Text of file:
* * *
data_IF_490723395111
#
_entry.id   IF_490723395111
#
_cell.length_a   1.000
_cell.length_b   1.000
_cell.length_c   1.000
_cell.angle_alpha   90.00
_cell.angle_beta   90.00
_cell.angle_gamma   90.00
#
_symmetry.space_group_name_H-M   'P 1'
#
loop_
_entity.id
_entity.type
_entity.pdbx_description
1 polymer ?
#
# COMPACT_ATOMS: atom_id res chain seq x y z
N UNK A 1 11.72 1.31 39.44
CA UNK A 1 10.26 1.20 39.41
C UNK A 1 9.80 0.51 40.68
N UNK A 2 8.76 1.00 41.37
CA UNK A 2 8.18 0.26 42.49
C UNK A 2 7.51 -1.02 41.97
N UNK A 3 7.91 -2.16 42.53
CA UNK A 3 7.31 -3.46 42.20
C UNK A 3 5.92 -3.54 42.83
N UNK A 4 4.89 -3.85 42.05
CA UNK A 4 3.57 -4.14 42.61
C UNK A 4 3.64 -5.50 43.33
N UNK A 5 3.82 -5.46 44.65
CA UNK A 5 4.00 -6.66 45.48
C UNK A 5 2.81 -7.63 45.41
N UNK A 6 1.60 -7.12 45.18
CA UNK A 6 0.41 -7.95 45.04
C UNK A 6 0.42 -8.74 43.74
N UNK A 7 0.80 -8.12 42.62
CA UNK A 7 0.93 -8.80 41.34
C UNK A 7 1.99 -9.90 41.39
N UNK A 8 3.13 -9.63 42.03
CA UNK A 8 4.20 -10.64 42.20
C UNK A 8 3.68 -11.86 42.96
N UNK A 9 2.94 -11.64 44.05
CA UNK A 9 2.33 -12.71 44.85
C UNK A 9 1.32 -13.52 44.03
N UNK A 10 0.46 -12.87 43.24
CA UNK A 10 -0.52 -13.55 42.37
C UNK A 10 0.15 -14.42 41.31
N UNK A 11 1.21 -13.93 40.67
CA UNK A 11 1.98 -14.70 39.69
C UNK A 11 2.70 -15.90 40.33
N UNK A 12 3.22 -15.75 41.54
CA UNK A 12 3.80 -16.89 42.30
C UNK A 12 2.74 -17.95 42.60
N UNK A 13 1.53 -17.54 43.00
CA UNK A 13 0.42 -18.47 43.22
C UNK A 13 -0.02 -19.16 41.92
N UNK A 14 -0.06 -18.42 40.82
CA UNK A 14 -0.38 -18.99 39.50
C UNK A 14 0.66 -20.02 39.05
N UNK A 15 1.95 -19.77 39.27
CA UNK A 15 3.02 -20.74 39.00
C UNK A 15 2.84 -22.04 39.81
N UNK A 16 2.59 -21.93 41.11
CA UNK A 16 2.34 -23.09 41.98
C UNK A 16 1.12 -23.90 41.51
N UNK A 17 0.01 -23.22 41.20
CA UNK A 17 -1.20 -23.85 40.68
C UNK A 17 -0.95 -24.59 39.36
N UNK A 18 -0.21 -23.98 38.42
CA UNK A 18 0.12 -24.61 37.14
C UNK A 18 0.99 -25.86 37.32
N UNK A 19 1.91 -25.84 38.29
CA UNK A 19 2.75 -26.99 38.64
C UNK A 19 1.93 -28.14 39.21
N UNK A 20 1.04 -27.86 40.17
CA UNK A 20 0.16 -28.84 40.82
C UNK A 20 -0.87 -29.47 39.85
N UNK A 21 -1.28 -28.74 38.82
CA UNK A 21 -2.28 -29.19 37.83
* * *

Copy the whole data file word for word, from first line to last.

data_IF_490723395111
#
_entry.id   IF_490723395111
#
_cell.length_a   1.000
_cell.length_b   1.000
_cell.length_c   1.000
_cell.angle_alpha   90.00
_cell.angle_beta   90.00
_cell.angle_gamma   90.00
#
_symmetry.space_group_name_H-M   'P 1'
#
loop_
_entity.id
_entity.type
_entity.pdbx_description
1 polymer ?
#
# COMPACT_ATOMS: atom_id res chain seq x y z
N UNK A 1 11.72 1.31 39.44
CA UNK A 1 10.26 1.20 39.41
C UNK A 1 9.80 0.51 40.68
N UNK A 2 8.76 1.00 41.37
CA UNK A 2 8.18 0.26 42.49
C UNK A 2 7.51 -1.02 41.97
N UNK A 3 7.91 -2.16 42.53
CA UNK A 3 7.31 -3.46 42.20
C UNK A 3 5.92 -3.54 42.83
N UNK A 4 4.89 -3.85 42.05
CA UNK A 4 3.57 -4.14 42.61
C UNK A 4 3.64 -5.50 43.33
N UNK A 5 3.82 -5.46 44.65
CA UNK A 5 4.00 -6.66 45.48
C UNK A 5 2.81 -7.63 45.41
N UNK A 6 1.60 -7.12 45.18
CA UNK A 6 0.41 -7.95 45.04
C UNK A 6 0.42 -8.74 43.74
N UNK A 7 0.80 -8.12 42.62
CA UNK A 7 0.93 -8.80 41.34
C UNK A 7 1.99 -9.90 41.39
N UNK A 8 3.13 -9.63 42.03
CA UNK A 8 4.20 -10.64 42.20
C UNK A 8 3.68 -11.86 42.96
N UNK A 9 2.94 -11.64 44.05
CA UNK A 9 2.33 -12.71 44.85
C UNK A 9 1.32 -13.52 44.03
N UNK A 10 0.46 -12.87 43.24
CA UNK A 10 -0.52 -13.55 42.37
C UNK A 10 0.15 -14.42 41.31
N UNK A 11 1.21 -13.93 40.67
CA UNK A 11 1.98 -14.70 39.69
C UNK A 11 2.70 -15.90 40.33
N UNK A 12 3.22 -15.75 41.54
CA UNK A 12 3.80 -16.89 42.30
C UNK A 12 2.74 -17.95 42.60
N UNK A 13 1.53 -17.54 43.00
CA UNK A 13 0.42 -18.47 43.22
C UNK A 13 -0.02 -19.16 41.92
N UNK A 14 -0.06 -18.42 40.82
CA UNK A 14 -0.38 -18.99 39.50
C UNK A 14 0.66 -20.02 39.05
N UNK A 15 1.95 -19.77 39.27
CA UNK A 15 3.02 -20.74 39.00
C UNK A 15 2.84 -22.04 39.81
N UNK A 16 2.59 -21.93 41.11
CA UNK A 16 2.34 -23.09 41.98
C UNK A 16 1.12 -23.90 41.51
N UNK A 17 0.01 -23.22 41.20
CA UNK A 17 -1.20 -23.85 40.68
C UNK A 17 -0.95 -24.59 39.36
N UNK A 18 -0.21 -23.98 38.42
CA UNK A 18 0.12 -24.61 37.14
C UNK A 18 0.99 -25.86 37.32
N UNK A 19 1.91 -25.84 38.29
CA UNK A 19 2.75 -26.99 38.64
C UNK A 19 1.93 -28.14 39.21
N UNK A 20 1.04 -27.86 40.17
CA UNK A 20 0.16 -28.84 40.82
C UNK A 20 -0.87 -29.47 39.85
N UNK A 21 -1.28 -28.74 38.82
CA UNK A 21 -2.28 -29.19 37.83